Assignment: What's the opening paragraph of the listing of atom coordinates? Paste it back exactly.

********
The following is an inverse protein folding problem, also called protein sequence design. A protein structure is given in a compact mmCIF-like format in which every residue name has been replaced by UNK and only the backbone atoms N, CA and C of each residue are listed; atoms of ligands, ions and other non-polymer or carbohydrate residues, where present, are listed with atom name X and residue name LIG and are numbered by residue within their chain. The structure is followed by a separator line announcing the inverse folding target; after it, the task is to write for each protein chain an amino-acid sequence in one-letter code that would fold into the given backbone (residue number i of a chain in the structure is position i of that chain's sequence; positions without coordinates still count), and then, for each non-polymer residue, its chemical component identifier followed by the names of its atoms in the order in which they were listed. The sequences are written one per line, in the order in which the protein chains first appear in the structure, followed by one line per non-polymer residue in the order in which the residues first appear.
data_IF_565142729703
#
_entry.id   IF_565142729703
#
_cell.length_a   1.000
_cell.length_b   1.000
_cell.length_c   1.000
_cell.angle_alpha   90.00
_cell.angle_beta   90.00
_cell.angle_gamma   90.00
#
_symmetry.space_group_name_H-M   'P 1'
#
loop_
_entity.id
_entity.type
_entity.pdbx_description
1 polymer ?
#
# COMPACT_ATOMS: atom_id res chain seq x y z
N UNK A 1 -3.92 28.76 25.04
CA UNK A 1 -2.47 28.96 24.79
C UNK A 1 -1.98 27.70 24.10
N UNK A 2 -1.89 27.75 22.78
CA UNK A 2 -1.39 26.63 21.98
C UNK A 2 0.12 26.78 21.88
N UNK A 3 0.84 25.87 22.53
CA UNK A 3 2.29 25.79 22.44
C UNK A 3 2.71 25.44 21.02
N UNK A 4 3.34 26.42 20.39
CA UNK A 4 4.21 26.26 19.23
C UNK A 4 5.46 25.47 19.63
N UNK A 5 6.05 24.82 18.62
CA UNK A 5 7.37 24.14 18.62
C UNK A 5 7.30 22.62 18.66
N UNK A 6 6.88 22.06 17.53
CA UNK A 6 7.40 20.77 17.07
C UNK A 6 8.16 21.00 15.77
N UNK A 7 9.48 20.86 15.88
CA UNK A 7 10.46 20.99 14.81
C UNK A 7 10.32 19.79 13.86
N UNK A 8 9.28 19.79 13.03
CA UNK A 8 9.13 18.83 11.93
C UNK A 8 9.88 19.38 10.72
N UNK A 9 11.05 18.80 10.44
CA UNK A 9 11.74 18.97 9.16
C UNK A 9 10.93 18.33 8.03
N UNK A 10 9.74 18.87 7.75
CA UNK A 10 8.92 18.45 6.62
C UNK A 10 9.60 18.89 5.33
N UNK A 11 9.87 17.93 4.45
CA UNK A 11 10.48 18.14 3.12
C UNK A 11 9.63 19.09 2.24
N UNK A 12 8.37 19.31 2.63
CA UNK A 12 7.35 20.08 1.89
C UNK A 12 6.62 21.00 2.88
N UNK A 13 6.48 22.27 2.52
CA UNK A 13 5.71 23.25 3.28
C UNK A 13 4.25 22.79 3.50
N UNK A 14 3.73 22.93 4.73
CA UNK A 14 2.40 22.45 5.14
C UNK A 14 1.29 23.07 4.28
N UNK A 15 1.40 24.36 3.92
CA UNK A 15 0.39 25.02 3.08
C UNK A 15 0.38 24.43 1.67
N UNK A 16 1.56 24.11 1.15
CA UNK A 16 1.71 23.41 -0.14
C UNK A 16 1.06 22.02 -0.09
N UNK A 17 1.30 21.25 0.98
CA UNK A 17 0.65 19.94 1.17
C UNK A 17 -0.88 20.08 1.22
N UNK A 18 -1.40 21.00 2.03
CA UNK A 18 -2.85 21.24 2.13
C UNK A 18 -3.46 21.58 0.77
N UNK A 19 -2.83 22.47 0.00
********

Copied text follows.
The following is an inverse protein folding problem, also called protein sequence design. A protein structure is given in a compact mmCIF-like format in which every residue name has been replaced by UNK and only the backbone atoms N, CA and C of each residue are listed; atoms of ligands, ions and other non-polymer or carbohydrate residues, where present, are listed with atom name X and residue name LIG and are numbered by residue within their chain. The structure is followed by a separator line announcing the inverse folding target; after it, the task is to write for each protein chain an amino-acid sequence in one-letter code that would fold into the given backbone (residue number i of a chain in the structure is position i of that chain's sequence; positions without coordinates still count), and then, for each non-polymer residue, its chemical component identifier followed by the names of its atoms in the order in which they were listed. The sequences are written one per line, in the order in which the protein chains first appear in the structure, followed by one line per non-polymer residue in the order in which the residues first appear.